If you or someone you know uses posture and back health as a moral high ground to avoid lifting heavy, I’ve got some thought provoking questions. When you answer them you may come to learn that strength training isn’t at odds with postural health.
Postural health is specifically demonstrated by lifting heavy weights.
What if strength training isn’t about lifts and exercises? What if every lift from the back squat and the strict press and the single leg RDL and the barbell bent row are all different ways to challenge posture and position?
What if the characteristic we call “being strong” is demonstrated by what loads you can maintain posture and position? Does your posture fail pulling a heavy deadlift? A stronger person wouldn’t. Do you lose balance and integrity of a stable foot during heavy single leg RDL? A stronger person wouldn’t.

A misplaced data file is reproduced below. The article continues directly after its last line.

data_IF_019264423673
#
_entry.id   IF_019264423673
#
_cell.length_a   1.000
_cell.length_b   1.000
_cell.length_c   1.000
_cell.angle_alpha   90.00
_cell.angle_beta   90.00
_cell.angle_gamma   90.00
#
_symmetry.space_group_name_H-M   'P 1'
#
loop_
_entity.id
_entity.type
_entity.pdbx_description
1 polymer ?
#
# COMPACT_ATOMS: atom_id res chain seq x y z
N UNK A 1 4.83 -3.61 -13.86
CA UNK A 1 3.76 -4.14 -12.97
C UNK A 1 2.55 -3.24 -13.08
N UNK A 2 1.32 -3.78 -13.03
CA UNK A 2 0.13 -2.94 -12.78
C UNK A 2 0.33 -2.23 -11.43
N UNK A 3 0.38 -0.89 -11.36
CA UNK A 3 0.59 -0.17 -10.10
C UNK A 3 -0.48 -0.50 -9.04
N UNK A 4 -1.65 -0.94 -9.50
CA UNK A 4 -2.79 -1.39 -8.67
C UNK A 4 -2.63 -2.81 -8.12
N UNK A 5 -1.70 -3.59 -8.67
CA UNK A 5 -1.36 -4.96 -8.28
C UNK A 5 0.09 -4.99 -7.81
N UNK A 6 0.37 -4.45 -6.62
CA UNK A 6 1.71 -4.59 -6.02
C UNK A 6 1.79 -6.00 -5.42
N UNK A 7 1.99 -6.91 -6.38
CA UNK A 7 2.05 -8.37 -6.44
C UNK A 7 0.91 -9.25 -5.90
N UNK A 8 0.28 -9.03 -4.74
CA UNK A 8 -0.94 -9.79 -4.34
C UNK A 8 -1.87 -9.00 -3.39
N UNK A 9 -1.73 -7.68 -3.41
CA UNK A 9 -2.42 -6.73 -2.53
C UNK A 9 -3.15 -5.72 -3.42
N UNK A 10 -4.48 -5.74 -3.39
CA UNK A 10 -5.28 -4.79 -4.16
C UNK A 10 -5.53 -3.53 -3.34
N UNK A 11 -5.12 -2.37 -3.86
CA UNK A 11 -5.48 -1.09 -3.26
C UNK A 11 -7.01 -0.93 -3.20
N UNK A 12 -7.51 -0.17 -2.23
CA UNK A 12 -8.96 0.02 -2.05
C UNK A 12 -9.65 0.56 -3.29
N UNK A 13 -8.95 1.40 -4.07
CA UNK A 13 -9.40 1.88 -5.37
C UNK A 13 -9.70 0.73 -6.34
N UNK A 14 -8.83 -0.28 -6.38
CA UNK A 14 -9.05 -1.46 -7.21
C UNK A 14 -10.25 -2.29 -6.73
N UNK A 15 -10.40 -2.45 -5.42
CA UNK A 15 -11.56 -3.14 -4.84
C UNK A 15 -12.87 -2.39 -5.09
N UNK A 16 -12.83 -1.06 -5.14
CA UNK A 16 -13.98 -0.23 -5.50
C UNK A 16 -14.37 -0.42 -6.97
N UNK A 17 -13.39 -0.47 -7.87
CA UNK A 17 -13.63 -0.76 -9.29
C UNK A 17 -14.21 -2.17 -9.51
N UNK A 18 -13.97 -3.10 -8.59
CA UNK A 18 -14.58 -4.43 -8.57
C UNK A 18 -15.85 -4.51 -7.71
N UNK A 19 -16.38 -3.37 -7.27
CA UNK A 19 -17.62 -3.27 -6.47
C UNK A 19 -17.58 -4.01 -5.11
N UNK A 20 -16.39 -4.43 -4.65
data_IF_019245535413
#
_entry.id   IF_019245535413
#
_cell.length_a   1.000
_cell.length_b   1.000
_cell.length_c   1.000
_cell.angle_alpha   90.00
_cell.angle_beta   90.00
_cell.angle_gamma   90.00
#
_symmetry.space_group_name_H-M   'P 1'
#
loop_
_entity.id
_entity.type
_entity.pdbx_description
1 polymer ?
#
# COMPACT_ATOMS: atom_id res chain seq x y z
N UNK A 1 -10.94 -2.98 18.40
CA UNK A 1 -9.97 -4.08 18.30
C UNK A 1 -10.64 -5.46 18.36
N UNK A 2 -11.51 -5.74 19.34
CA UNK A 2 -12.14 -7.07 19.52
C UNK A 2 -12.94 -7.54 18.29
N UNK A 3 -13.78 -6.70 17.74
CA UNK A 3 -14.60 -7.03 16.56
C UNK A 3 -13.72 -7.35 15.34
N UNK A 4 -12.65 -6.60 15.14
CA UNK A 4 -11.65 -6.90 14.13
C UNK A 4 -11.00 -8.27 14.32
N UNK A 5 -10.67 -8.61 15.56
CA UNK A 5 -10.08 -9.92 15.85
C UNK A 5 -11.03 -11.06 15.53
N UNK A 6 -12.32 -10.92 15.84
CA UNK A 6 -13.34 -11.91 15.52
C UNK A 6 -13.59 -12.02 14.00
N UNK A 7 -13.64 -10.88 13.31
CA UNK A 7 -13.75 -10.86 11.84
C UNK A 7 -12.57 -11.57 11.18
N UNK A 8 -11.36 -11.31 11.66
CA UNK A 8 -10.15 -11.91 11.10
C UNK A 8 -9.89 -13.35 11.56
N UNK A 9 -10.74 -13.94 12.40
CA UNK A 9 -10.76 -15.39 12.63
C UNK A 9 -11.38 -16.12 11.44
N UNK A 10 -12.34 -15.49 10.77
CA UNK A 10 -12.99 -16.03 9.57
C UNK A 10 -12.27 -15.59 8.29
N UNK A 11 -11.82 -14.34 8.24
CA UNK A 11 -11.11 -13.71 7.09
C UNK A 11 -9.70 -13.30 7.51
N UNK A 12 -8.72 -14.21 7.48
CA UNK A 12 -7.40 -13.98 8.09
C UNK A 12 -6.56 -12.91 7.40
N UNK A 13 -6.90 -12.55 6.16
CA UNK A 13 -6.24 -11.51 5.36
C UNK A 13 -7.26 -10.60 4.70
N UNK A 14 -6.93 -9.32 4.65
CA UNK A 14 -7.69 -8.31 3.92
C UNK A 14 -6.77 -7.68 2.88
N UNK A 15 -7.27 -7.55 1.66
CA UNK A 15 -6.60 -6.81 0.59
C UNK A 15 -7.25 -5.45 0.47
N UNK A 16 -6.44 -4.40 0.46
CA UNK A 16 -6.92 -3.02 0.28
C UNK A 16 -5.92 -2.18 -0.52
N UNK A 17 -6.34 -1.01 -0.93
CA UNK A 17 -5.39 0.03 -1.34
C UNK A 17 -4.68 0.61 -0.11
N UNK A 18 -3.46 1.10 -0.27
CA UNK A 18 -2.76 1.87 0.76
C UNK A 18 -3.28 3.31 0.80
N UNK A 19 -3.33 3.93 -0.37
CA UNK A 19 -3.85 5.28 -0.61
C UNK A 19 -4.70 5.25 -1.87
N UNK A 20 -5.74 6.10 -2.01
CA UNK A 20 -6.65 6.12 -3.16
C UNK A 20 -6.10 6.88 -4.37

I don’t say this to be patronizing. I say it to shift perspective about what being strong means.
The first time I heard this perspective shared it did something to me. It placed my worldview about training on a different kilter. It highlighted the pursuit of robustness from training more so than the ego. The lifts became more human in my eyes because it put quality posture and position at center stage rather than the lift itself. Furthermore, this view integrated all the critiques and fear surrounding lifting heavy and the potential for injury. It felt empowering. Maybe it will feel empowering to you, too.
Ever since, I’ve thought about the 500lbs squatter not as a person who can perform the squat exercise with 500lbs on his/her back, but rather a human who can tolerate 500lbs in ranges of motion that a 500lbs lifter couldn’t. Strength training, then, is growing the list of things that don’t break you.
DEUCE ATHLETICS GPP
[Meet at Anderson Park]
DEUCE BACKLOT GPP
[Meet at Pan Pacific Park]
DEUCE GARAGE GPP
Complete the following for time:
15-12-9-6 Hang Power Clean (135/95)
15-12-9-6 Front Squat
30 Double Unders
– Rest 2:00 –
Finisher: 60 Sliding Hamstring Curls